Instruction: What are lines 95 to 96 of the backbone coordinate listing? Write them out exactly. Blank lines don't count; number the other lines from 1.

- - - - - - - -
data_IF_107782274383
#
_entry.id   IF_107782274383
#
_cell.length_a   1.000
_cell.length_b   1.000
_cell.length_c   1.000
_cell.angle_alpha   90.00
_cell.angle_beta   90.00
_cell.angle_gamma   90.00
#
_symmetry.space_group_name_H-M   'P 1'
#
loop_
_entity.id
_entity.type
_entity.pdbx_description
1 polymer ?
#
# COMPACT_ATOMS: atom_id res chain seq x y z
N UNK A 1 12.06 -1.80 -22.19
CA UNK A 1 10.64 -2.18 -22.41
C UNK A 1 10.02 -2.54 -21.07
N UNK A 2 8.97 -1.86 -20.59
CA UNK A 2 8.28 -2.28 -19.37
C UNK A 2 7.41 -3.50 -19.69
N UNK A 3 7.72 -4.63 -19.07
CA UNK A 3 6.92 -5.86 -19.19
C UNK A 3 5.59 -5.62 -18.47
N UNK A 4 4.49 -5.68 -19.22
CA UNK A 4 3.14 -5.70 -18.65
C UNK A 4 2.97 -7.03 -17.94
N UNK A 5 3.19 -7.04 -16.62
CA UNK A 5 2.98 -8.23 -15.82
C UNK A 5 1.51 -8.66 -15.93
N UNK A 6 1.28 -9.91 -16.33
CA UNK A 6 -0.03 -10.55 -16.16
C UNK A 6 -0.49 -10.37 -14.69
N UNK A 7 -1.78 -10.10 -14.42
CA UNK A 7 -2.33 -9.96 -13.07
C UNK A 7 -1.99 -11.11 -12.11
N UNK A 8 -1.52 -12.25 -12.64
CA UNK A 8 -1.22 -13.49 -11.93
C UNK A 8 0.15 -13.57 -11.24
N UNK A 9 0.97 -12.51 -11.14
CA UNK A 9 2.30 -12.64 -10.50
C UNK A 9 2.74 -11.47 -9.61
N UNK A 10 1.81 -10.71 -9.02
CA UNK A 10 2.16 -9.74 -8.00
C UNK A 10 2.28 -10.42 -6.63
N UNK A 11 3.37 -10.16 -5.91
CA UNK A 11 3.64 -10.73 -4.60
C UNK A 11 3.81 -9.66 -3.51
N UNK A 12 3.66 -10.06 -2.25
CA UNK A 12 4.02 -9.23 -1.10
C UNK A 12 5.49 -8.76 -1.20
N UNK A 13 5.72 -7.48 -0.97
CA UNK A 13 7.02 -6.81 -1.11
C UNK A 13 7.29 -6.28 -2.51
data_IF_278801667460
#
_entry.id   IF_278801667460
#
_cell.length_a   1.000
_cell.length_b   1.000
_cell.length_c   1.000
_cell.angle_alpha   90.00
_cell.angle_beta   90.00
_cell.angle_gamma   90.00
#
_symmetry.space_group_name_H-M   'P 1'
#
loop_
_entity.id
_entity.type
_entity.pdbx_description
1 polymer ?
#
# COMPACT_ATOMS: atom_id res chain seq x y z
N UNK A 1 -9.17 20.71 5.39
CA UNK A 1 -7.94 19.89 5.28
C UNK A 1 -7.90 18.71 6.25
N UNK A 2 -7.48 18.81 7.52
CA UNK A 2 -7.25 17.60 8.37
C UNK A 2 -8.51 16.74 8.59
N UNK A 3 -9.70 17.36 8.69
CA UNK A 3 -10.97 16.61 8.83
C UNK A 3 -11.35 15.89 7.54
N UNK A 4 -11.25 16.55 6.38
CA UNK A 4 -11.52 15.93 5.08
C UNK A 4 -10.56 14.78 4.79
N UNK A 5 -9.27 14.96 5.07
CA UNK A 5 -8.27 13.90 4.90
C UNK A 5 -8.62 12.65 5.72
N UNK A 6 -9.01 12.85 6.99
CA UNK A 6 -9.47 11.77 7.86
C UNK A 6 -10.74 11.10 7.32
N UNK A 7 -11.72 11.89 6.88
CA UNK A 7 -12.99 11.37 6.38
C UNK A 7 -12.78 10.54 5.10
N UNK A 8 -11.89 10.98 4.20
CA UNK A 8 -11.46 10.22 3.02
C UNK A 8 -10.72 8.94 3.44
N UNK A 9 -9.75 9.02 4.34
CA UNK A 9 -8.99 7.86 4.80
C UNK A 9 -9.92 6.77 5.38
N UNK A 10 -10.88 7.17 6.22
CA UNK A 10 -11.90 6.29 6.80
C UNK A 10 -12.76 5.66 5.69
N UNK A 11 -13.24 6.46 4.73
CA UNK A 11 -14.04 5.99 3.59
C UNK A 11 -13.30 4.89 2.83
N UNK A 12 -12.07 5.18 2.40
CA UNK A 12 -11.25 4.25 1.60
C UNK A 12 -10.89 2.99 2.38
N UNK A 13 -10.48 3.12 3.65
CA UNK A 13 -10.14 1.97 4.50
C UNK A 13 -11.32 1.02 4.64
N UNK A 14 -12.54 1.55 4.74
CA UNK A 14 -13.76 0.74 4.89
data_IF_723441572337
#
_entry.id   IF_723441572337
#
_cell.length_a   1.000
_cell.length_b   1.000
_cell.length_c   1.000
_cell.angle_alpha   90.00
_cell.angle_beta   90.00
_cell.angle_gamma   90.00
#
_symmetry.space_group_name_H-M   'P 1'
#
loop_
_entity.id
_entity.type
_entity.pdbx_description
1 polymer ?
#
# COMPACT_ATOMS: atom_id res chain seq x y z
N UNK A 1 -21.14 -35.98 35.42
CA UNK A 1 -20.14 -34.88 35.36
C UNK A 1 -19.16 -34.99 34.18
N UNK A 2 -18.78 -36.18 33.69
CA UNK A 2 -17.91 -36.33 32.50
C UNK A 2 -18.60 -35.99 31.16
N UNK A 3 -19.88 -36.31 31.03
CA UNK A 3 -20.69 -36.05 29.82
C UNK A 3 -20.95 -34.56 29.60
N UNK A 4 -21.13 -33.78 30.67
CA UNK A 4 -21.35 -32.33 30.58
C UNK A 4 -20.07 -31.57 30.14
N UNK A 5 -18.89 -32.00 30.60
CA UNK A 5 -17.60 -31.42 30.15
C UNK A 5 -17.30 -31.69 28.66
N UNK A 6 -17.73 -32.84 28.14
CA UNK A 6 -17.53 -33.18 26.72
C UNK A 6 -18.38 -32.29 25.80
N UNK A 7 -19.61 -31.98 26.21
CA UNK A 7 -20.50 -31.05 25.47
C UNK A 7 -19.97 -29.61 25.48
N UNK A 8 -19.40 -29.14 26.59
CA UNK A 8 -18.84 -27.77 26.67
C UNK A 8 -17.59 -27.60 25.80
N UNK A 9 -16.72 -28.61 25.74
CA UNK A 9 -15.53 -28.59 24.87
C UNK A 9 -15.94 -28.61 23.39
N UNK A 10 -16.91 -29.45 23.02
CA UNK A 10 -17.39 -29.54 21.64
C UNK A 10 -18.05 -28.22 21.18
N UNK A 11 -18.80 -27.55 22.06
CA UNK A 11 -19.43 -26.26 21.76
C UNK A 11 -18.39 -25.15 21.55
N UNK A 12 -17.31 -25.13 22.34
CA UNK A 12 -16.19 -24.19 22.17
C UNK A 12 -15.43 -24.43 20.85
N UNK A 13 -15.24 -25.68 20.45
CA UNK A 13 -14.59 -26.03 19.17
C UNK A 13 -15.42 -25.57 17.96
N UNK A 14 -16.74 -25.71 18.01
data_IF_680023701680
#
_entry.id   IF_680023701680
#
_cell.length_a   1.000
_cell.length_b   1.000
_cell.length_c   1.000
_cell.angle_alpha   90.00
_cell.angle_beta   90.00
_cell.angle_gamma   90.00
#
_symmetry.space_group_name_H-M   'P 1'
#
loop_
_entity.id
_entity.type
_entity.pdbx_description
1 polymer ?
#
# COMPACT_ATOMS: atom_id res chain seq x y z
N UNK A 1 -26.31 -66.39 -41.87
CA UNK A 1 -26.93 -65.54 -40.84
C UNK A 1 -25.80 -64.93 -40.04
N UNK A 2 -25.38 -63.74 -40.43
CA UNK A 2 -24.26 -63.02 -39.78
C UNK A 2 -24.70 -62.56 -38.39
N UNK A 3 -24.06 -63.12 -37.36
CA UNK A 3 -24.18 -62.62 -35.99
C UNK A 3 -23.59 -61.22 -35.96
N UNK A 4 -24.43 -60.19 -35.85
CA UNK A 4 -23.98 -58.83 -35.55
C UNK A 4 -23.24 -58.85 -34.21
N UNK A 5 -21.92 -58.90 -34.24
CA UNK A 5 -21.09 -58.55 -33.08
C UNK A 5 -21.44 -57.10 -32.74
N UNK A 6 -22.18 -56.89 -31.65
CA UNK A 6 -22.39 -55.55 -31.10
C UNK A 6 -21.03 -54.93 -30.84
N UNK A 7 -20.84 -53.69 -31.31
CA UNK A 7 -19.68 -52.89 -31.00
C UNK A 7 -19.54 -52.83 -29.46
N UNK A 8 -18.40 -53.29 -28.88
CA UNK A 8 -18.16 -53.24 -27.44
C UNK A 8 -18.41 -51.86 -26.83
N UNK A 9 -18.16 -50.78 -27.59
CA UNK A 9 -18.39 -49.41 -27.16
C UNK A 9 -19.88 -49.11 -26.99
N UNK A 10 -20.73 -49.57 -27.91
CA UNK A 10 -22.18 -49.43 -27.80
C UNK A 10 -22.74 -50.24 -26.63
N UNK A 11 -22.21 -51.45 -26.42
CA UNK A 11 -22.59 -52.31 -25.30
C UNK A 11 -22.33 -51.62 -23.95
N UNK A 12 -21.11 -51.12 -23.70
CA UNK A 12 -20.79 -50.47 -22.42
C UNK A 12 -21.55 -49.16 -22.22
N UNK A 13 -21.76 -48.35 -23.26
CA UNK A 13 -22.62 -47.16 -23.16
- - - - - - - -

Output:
N UNK A 6 -9.01 12.85 6.99
CA UNK A 6 -9.47 11.77 7.86